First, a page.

China Scraps Small-Firm Subsidy Program

Written by Sandy Williams

China has agreed to eliminate some export subsidies on products exported to the United States, said U.S. officials this week.

The subsidized products gave advantages to small firms in seven industries, including textiles and seafood, and were in violation of World Trade Organization rules. It is estimated that government subsidies for the program totaled about $1 billion over three years. To put that in perspective, the total value of Chinese exports to the U.S. just in 2015 was $482 billion.

The incentive program was scrapped a year after the U.S. challenged it at the World Trade Organization.

U.S. Trade Representative Mike Froman announced, “Following a dispute brought by the United States in the World Trade Organization (WTO), China has effectively terminated the challenged Program channeling export-contingent subsidies to Chinese enterprises across seven economic sectors, and dozens of sub-sectors, located in more than 179 industrial clusters. China has terminated the “Common Service Platform” subsidies to “Demonstration Base” enterprises and will remove export-contingent criteria from the “Demonstration Bases”.

“Today we have signed an agreement with China to eliminate export subsidies that the United States challenged because they are prohibited under WTO rules. This is a win for Americans employed in seven diverse sectors that run the gamut from agriculture to textiles to medical products, who will benefit from a more level playing field on which to compete.”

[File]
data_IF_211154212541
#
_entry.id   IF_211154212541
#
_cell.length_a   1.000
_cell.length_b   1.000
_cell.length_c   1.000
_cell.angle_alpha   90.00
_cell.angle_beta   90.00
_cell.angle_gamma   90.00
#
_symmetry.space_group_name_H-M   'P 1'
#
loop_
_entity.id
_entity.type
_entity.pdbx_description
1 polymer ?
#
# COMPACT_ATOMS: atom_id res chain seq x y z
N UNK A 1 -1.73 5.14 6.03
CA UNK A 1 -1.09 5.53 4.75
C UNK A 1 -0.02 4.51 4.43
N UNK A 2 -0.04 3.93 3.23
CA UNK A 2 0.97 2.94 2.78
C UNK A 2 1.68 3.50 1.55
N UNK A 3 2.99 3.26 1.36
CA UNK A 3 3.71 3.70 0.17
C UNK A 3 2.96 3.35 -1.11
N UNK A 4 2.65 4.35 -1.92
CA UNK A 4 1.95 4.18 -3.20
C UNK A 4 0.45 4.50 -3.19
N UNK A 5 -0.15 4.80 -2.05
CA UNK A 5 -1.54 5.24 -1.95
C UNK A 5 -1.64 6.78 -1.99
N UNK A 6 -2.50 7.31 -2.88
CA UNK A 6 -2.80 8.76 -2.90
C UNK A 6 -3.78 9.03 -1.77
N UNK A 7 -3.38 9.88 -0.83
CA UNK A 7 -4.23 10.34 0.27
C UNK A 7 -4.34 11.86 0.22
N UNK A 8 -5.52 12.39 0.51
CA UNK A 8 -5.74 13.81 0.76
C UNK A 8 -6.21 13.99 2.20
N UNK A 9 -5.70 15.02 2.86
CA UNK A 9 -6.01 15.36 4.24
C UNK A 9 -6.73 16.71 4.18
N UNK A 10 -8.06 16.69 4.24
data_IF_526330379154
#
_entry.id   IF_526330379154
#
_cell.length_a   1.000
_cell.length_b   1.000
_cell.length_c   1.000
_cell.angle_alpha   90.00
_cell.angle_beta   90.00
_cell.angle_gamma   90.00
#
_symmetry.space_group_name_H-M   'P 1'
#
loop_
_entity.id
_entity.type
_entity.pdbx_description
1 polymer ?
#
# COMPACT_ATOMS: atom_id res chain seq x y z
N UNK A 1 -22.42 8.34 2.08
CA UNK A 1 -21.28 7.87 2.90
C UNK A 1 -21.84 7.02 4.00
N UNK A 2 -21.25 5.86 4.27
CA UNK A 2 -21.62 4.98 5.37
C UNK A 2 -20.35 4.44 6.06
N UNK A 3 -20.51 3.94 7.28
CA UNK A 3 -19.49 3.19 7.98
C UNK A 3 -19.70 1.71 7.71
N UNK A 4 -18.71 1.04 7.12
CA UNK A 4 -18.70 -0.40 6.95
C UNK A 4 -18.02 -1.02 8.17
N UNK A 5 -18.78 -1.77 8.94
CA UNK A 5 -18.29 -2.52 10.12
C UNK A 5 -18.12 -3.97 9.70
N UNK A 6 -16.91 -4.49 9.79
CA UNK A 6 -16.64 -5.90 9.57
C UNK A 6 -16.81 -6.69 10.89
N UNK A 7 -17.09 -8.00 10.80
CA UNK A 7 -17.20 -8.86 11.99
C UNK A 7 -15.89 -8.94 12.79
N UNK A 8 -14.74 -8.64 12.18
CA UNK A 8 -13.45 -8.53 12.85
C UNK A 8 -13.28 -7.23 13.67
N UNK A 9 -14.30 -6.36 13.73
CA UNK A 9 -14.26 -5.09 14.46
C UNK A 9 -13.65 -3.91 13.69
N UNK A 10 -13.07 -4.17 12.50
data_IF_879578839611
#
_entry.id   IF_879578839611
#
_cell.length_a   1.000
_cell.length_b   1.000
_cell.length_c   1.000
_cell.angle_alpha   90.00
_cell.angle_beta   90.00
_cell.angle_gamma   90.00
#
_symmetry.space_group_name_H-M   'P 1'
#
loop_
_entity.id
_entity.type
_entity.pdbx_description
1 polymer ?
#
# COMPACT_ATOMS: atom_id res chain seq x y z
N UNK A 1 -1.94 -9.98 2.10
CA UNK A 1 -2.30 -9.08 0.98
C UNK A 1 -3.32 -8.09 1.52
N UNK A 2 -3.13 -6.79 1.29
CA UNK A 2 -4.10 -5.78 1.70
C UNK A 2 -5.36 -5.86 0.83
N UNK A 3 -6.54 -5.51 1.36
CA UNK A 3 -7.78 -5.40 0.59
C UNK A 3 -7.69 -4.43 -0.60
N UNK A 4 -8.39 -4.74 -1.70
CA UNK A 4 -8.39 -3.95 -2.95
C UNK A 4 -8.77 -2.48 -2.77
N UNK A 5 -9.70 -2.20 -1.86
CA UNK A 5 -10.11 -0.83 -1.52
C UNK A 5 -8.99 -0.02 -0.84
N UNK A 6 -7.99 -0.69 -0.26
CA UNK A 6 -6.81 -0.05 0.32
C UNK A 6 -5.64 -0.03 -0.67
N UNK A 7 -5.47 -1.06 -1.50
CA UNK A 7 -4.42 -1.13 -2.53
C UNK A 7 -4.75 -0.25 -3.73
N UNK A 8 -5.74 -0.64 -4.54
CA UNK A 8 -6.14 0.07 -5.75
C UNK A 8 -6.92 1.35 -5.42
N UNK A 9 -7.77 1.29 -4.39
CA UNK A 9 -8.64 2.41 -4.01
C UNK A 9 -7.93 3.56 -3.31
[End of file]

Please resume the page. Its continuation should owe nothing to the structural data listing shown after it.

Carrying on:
The WTO settlement ends a Chinese program which provided state aid to small exporters through a “common service platform.” Metal products are included in the subsidy elimination but because the focus is on specialty steel and aluminum products the action is not expected to relieve much pressure on the U.S. steel industry.

The move by Beijing was seen as an attempt to alleviate trade tensions that were highlighted last week by discussions in Washington, DC on China’s steel overcapacity and alleged dumping and subsidization.

A recent AIIS statement noted that despite recent cutbacks in China, the vice head of China’s Industry Ministry says the country will still have at least 400 million tons of excess steel capacity by 2020. The slow reduction of capacity is attributed to the prevalence of state-owned and subsidized enterprises.

“Today’s announcement that China will end its unfair export subsidies program sends a strong and important message that the U.S. will hold our trading partners accountable and enforce the trade agreements we have in place. If other countries want to trade with us, they must play by the rules or face the consequences,” said U.S. Rep. Rick Larsen (D-WA-2).

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